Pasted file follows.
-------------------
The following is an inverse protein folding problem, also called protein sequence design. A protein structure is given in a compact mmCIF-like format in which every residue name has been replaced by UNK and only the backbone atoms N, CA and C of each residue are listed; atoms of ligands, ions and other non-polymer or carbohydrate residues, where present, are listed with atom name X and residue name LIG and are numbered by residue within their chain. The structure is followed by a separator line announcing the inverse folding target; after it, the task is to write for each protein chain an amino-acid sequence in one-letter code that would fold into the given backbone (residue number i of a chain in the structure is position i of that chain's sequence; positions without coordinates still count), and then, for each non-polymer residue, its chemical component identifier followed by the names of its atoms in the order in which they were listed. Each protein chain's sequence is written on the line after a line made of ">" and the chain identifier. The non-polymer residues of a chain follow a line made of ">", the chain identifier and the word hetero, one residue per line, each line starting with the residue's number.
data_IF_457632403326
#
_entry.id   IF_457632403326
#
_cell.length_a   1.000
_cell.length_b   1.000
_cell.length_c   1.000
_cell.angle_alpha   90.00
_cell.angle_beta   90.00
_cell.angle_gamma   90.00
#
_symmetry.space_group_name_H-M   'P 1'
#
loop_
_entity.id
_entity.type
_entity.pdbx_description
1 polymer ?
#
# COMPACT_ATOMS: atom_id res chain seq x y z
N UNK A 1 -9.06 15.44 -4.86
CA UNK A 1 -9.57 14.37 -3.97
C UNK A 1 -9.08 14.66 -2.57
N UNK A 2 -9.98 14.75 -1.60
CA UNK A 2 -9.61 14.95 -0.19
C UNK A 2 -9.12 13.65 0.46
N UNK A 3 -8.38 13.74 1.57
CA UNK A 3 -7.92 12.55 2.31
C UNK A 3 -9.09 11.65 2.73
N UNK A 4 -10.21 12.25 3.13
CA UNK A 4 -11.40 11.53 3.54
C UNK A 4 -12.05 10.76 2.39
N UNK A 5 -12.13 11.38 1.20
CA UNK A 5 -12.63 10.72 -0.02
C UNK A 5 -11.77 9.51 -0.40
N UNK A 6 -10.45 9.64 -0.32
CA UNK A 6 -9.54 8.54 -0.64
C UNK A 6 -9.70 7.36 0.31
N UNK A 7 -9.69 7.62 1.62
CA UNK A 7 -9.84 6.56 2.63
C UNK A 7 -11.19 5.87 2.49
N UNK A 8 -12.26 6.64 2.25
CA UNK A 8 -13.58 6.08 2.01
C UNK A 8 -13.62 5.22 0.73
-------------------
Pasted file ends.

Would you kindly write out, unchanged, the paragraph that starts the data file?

The following is an inverse protein folding problem, also called protein sequence design. A protein structure is given in a compact mmCIF-like format in which every residue name has been replaced by UNK and only the backbone atoms N, CA and C of each residue are listed; atoms of ligands, ions and other non-polymer or carbohydrate residues, where present, are listed with atom name X and residue name LIG and are numbered by residue within their chain. The structure is followed by a separator line announcing the inverse folding target; after it, the task is to write for each protein chain an amino-acid sequence in one-letter code that would fold into the given backbone (residue number i of a chain in the structure is position i of that chain's sequence; positions without coordinates still count), and then, for each non-polymer residue, its chemical component identifier followed by the names of its atoms in the order in which they were listed. Each protein chain's sequence is written on the line after a line made of ">" and the chain identifier. The non-polymer residues of a chain follow a line made of ">", the chain identifier and the word hetero, one residue per line, each line starting with the residue's number.